'Pen key reason for Royal resurgence
Club now expects to win games due to youngsters adapting
KANSAS CITY -- Probably the most telling observation of the Royals' last road trip came after a tough 10-8, extra-inning loss at Detroit on Saturday as manager Buddy Bell was discussing the game with reporters.
"We don't expect it to be easy on anybody," Bell said. "We expect to win these games."
That's the difference in the revitalized Royals of 2007. They have come to expect to win. It hasn't been that way very often in the last three or four years.
One big reason is the Royals' starched-with-iron bullpen.
After a 6-5 victory at Boston on the trip, Bell was asked if the relievers had him on the edge of his seat. "Yeah," he said with a grin. "But it's not quite like it used to be."
Not much is quite like it used to be around the Royals. Coming off a 5-4 trip through the mean streets of Cleveland, Boston and Detroit, they had a 24-20 record since June 1.
That's right -- a winning record. They're in position to finally escape the lower rung of the American League Central. Almost certainly there's little chance of them losing 100 games again. To do that, they'd have to go 19-45 in their final 64 games.
It seems as if general manager Dayton Moore, in his second year with the Royals, has pushed all the right buttons.
"We are encouraged, as we were last year in the second half," Moore said. "It didn't necessarily translate to the first few weeks of the season."
True, the Royals wobbled in April and May, but they have undergone a revival in the last two months.
"We've been pushing the 'youth movement' for a few years now," right fielder Mark Teahen said. "But, I think we're finally starting to have the talent to actually say, 'Hey, we've got a youth movement going on.'"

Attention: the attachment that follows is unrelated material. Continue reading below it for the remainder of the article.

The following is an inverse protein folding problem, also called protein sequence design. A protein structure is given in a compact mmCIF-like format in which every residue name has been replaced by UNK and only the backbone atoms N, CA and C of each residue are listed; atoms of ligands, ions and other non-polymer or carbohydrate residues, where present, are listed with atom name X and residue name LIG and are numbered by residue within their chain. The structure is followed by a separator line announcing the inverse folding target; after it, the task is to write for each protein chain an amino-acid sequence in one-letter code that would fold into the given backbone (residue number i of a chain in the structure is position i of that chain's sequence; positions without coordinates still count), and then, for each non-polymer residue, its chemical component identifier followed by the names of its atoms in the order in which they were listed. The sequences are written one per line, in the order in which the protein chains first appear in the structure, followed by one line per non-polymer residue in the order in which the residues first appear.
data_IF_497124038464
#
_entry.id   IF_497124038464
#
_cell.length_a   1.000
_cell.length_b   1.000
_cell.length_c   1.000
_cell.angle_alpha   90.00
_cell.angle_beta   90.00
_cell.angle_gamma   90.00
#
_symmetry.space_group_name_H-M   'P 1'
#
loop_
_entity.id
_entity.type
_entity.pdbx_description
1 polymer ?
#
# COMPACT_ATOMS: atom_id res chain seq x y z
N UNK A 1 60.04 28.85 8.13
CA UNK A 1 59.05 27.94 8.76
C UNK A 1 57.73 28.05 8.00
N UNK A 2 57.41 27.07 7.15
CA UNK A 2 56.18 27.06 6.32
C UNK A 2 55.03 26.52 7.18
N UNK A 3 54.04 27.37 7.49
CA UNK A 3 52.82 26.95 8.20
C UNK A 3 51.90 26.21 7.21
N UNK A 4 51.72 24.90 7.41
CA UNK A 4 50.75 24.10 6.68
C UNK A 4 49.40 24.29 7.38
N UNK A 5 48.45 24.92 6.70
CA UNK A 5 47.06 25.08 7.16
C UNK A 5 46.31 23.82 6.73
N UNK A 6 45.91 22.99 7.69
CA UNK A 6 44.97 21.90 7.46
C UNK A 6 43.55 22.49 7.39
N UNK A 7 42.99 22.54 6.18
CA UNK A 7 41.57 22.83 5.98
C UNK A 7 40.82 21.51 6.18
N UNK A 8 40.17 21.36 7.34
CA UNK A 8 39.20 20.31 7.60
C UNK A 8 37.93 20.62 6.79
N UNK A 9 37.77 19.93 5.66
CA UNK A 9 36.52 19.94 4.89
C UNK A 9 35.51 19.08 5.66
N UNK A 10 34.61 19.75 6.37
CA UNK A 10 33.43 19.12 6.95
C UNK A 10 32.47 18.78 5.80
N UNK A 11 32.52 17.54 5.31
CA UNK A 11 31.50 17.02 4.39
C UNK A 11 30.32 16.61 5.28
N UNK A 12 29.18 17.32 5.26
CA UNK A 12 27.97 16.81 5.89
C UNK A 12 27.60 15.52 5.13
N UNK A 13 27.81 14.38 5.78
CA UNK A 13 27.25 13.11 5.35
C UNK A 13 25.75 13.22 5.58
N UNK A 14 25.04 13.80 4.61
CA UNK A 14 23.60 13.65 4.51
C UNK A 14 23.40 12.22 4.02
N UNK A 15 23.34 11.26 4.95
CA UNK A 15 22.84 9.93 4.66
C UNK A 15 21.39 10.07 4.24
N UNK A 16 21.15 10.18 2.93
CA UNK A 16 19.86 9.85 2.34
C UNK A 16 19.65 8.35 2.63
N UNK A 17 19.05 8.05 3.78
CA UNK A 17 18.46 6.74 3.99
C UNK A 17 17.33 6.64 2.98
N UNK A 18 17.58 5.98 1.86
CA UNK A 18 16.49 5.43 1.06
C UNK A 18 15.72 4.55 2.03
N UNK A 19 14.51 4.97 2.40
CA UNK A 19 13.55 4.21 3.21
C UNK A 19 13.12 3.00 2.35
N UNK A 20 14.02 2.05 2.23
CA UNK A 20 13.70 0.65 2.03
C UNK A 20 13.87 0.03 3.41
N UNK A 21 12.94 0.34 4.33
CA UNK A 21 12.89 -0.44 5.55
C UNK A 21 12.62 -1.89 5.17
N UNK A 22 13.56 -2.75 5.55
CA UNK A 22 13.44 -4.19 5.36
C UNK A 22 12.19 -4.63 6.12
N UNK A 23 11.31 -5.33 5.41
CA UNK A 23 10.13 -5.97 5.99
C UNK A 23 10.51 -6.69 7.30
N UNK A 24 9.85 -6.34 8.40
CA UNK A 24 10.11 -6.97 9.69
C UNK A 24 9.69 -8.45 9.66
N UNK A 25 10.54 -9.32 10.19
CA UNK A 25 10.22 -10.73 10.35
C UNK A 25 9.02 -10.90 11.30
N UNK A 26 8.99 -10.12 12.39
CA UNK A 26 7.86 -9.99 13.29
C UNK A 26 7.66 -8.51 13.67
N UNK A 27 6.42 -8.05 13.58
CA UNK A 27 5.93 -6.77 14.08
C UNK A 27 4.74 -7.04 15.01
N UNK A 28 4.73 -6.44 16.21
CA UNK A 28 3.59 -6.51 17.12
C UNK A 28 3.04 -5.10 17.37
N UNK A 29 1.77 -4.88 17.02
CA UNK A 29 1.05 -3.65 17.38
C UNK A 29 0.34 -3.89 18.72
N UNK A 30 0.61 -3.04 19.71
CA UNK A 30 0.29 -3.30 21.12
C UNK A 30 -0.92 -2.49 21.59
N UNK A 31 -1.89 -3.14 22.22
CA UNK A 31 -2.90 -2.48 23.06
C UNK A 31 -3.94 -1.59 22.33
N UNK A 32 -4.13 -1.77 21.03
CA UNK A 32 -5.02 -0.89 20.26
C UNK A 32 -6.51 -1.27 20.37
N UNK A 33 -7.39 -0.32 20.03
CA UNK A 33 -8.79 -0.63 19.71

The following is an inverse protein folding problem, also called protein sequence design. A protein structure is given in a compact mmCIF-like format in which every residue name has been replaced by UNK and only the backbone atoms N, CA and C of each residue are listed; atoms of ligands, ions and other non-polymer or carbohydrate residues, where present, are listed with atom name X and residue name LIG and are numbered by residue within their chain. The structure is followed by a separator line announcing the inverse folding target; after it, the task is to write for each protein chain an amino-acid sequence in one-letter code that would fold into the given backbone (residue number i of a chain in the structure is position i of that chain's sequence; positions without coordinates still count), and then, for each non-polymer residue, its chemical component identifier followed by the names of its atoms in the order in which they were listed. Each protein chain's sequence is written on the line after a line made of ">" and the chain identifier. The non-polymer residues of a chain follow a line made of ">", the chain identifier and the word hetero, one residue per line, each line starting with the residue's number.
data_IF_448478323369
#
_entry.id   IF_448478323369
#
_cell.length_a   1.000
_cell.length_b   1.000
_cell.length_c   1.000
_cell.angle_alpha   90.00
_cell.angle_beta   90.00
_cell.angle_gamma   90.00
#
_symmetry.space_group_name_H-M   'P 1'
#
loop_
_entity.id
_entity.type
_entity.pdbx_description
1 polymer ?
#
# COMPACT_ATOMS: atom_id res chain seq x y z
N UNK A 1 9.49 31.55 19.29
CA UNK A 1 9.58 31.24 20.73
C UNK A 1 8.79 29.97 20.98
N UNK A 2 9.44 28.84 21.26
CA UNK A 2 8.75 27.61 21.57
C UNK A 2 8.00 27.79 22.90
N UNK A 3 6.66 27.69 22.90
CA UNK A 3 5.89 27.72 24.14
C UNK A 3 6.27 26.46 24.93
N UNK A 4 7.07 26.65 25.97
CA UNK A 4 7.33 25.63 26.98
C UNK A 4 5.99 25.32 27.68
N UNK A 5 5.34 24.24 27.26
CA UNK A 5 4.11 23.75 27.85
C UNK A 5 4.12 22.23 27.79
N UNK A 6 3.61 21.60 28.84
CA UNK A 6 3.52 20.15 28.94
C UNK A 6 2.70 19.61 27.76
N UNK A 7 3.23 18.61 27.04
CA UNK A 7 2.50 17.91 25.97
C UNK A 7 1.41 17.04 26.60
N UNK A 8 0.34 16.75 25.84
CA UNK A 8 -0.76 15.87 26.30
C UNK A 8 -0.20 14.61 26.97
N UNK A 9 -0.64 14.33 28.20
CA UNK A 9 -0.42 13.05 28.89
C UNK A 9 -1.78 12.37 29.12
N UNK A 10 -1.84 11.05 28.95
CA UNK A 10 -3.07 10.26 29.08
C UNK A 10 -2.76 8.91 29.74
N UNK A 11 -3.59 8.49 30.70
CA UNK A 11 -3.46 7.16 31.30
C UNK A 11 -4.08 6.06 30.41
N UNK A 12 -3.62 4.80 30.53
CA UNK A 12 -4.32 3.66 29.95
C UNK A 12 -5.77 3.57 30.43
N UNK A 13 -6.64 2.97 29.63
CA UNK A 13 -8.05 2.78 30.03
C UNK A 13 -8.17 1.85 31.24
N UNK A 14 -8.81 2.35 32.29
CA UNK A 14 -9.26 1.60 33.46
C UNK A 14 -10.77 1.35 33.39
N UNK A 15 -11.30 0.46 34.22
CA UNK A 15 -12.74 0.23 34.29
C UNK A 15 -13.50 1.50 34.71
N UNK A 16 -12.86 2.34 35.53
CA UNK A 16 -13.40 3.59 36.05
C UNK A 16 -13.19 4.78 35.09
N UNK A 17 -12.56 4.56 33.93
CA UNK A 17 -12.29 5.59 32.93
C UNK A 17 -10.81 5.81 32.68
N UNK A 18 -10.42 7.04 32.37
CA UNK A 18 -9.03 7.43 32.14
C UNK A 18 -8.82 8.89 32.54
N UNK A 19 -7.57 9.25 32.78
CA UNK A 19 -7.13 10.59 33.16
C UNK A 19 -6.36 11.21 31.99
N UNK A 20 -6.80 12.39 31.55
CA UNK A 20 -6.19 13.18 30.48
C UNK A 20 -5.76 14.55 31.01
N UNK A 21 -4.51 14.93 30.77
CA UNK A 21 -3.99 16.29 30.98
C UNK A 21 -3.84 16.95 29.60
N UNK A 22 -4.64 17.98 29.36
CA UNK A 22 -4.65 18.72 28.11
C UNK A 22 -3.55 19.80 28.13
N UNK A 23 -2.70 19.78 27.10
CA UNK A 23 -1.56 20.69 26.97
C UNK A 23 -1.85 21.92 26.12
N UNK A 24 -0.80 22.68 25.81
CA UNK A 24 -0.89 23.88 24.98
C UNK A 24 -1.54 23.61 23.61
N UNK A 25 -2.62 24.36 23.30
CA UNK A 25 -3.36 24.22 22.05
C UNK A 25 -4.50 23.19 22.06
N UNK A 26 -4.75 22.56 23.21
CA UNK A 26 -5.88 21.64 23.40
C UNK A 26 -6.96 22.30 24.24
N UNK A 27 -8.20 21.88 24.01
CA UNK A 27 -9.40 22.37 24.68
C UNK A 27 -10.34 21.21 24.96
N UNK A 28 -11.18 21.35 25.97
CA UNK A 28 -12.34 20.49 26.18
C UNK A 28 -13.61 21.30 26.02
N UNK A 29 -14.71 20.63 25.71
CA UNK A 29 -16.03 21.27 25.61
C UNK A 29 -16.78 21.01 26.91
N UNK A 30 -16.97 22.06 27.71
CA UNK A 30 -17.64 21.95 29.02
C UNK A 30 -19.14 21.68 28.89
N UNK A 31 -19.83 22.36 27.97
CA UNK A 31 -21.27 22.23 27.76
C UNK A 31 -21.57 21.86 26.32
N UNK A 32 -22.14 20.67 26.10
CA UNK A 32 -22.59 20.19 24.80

Yes, it finally seems that the young players are the right young players.
"A couple of games I've looked around and it's like 'Gosh, there's no one out here on the field that has more than three years [of] experience,' but it's a solid lineup," Teahen said.
Teahen, of course, is one of the young lions -- the No. 3 hitter with a strong left-handed bat. He hasn't hit with as much home-run power as anticipated, but he leads the club with 43 RBIs. It was his gracious and smooth move to right field that allowed hot prospect Alex Gordon to assume third base.
"We had a situation where to get Gordon in the lineup, something had to be done. So I moved there and I'm thinking it makes us more solid, especially moving forward," Teahen said.
For two months, it appeared the Royals might have made a mistake. Gordon was foundering at-bat. Yet, when the club geared up in June, so did Gordon.
Since June 7, he's batted .310 (44-for-142), raising his average to .232 from .173. In his last 38 games, he's knocked in 23 runs and had 27 extra-base hits. His fielding has been excellent, and he's versatile enough to play first base, if needed.
"He went through some stuff with some people wanting him out of here, but he handled it as well as anybody around," Bell said. "Where he ends up [in final batting average] will be no indication of the way he hit."
When team captain Mike Sweeney went out on June 18 with a knee injury, hitting prodigy Billy Butler got his chance to be the everyday designated hitter.